Let’s just dispel the myths now: There is no such thing as a “healthy tan.” Outside of a full suit of armor, there is no such thing as “sunblock;” in fact, the Food and Drug Administration banned the use of the term. You can get skin cancer in places that have never seen the light of day, much less sunburn, such as the inside of your mouth and eyelids.
“And people with darker skin tones are still at risk,” says Dr. Maral Skelsey, Director of Dermatologic Surgery at Georgetown University and the Director of the Dermatologic Surgery Center of Washington. “They have a higher rate of squamous cell carcinoma, and these can arise not just in areas where there is a lot of sun exposure, say on the head and neck, but also in areas that have been chronically scarred and in wounds that are long-standing, along with areas that have been burned.”
It is the most common cancer in the United States; one of the easiest to detect; and one of the simplest to prevent. But that has stopped neither the 76,665 people from being diagnosed with melanomas of the skin in 2014, alone, nor the 9,324 people to die from it in the same year. As the Northern Hemisphere gears up for swimsuit season, the chorus of doctors and cancer organizations are again sounding the warning cry to “slip, slop, slap and wrap” — slip on a shirt, slop on sunscreen (SPF 30 or higher), slap on a hat and wrap on some UV-protective sunglasses.
UV, or ultraviolet, light is the same electromagnetic wavelength that makes black-light posters glow and exists just beyond the frequency human eyes can register. An energetic form of light naturally produced by the sun, it spans the range between visible light and the even more energetic X-ray wavelengths. It is also the causal agent for suntans, sunburns and most skin cancers.
“Ultraviolet light damages DNA in our cells, triggering mutations,” says Skelsey. “Our bodies are constantly making mutations, but is able to correct them. But with prolonged and extensive damage, you can no longer make those corrections. The more UV damage you have, the more propensity there is to damage the DNA in your cells and the balance tips to malignancy.”
Skin cancers come in three types: basal cell carcinoma, squamous cell carcinoma and the deadliest form, melanoma. Each presents itself differently; basal cell looks like a flesh-colored, pearl-like bump or a pinkish patch of skin, whereas squamous cell can start off as a red, firm bump, scaly patch, or a sore that heals and then reopens. Melanoma often develops in an existing mole or suddenly appears as a new, particularly dark spot on the skin.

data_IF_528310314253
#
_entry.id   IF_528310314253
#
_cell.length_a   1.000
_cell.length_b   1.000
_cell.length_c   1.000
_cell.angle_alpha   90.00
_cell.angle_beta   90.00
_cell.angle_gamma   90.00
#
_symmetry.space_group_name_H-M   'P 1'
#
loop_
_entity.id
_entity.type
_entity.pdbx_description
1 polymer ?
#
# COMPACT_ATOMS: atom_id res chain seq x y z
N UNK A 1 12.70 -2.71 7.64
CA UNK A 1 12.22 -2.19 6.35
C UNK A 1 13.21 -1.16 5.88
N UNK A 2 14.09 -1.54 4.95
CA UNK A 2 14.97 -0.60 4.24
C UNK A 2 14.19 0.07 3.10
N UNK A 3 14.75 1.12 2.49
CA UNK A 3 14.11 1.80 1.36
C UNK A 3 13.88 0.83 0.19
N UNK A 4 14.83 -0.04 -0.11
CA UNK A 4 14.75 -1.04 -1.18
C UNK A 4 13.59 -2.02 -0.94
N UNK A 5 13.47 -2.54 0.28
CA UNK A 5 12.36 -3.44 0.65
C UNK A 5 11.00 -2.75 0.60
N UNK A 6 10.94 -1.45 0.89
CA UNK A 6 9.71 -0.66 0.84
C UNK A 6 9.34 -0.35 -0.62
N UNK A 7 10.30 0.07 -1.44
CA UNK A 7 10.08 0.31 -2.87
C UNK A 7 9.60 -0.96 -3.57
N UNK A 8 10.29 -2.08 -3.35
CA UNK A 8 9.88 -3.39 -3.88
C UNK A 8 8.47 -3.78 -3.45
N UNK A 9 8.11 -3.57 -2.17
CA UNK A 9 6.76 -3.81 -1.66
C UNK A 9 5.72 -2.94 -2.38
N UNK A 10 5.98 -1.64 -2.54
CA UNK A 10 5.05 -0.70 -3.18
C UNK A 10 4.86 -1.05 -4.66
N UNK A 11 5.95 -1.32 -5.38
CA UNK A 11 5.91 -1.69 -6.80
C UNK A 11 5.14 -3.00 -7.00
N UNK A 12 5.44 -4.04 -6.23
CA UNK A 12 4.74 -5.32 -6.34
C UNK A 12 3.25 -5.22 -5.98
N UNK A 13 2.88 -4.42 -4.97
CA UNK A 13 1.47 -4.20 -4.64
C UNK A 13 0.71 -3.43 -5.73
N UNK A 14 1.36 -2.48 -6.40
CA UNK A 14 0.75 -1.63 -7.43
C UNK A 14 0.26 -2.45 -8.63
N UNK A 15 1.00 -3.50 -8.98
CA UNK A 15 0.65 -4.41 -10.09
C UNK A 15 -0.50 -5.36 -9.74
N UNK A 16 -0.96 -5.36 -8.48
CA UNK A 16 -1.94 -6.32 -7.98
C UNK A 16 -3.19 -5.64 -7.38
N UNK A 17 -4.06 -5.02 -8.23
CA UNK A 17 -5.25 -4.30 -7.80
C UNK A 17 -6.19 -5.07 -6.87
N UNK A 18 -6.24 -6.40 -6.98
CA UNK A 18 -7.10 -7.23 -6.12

Skelsey mentions a mnemonic device dermatologists often use, the “ABCDE’s” — A is for asymmetry; if one draws a line down the middle of a suspicious mole or freckle and it is not the same on both sides, that is something to be examined. B is for “border that is irregular,” any sort of mark that is or becomes blobby in shape is also cause for concern. C is for color; if a patient finds something all different colors or the color changes, it should be brought to the attention of a doctor. D is for diameter; anything bigger than a pencil eraser should be checked. E is “evolving,” anything that changes, or if it is new and changing, Skelsey strongly recommends seeing a doctor.
She also provides some fast rules on skin cancer prevention, such as wearing opaque clothing and broad-brimmed hats, and scheduling outdoor activities either before 10 AM or after 2 PM, when the sun is not as high in the sky. A part of everyone’s summer get-up-and-go routine, alongside hairstyling and shaving, should be the application of water-resistant SPF 30+ sunscreen 30 minutes before going outside, and frequent touch-ups throughout the day, particularly for people with very pale skin. Several brands sell travel-size mini-bottles that can slip easily into a purse, briefcase or backpack for on-the-go use.
So the good news is that skin cancer can be fairly easy to prevent. The bad news is that whatever your skin tone, using UV light to darken it is unwise at best, Russian roulette at worst.
“Your body is trying to protect itself from UV penetration, which increases the melanin (the pigment in your skin), and the more pigment you get, the darker it gets,” says Skelsey. “So it is only demonstrating you have had too much exposure, and your body is trying to protect itself. It’s an indication of damage.”
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- Skelsey, Maral. Interview with David Perry. May 2018.
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